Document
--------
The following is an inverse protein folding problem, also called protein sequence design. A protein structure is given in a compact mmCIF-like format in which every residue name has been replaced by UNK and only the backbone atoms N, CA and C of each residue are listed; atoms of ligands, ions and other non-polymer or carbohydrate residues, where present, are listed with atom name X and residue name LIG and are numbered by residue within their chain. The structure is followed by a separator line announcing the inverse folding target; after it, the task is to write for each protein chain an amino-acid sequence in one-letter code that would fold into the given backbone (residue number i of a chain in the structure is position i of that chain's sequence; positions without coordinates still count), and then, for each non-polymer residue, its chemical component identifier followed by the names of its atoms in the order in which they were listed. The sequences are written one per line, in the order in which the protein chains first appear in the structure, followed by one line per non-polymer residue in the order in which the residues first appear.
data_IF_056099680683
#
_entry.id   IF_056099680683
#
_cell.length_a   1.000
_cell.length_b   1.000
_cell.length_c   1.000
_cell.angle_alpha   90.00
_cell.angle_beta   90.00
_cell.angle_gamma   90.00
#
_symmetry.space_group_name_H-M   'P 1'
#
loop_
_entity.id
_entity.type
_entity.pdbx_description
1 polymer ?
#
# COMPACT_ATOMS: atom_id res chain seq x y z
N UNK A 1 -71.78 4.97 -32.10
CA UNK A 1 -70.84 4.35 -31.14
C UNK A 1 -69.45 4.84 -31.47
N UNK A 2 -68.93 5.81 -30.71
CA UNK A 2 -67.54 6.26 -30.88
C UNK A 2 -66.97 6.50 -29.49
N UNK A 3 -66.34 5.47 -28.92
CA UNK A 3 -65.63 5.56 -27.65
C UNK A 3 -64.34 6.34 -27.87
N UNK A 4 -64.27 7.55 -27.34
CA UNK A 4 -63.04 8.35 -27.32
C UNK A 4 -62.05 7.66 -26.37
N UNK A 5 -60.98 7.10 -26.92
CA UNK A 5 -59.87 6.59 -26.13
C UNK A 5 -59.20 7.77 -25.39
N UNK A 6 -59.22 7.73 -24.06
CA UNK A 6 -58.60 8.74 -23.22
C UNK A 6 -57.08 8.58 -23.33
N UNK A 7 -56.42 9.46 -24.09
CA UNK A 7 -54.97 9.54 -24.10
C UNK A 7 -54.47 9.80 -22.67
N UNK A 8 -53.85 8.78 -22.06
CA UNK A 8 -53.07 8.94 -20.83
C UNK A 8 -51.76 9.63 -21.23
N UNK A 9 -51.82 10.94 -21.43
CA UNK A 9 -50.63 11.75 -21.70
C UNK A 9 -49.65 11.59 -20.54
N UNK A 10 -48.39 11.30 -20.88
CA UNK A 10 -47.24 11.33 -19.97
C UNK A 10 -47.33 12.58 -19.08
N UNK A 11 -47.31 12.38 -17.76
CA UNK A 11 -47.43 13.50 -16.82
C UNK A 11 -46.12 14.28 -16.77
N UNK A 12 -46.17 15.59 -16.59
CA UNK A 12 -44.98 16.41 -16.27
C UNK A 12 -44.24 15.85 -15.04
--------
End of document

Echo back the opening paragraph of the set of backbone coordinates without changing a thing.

The following is an inverse protein folding problem, also called protein sequence design. A protein structure is given in a compact mmCIF-like format in which every residue name has been replaced by UNK and only the backbone atoms N, CA and C of each residue are listed; atoms of ligands, ions and other non-polymer or carbohydrate residues, where present, are listed with atom name X and residue name LIG and are numbered by residue within their chain. The structure is followed by a separator line announcing the inverse folding target; after it, the task is to write for each protein chain an amino-acid sequence in one-letter code that would fold into the given backbone (residue number i of a chain in the structure is position i of that chain's sequence; positions without coordinates still count), and then, for each non-polymer residue, its chemical component identifier followed by the names of its atoms in the order in which they were listed. The sequences are written one per line, in the order in which the protein chains first appear in the structure, followed by one line per non-polymer residue in the order in which the residues first appear.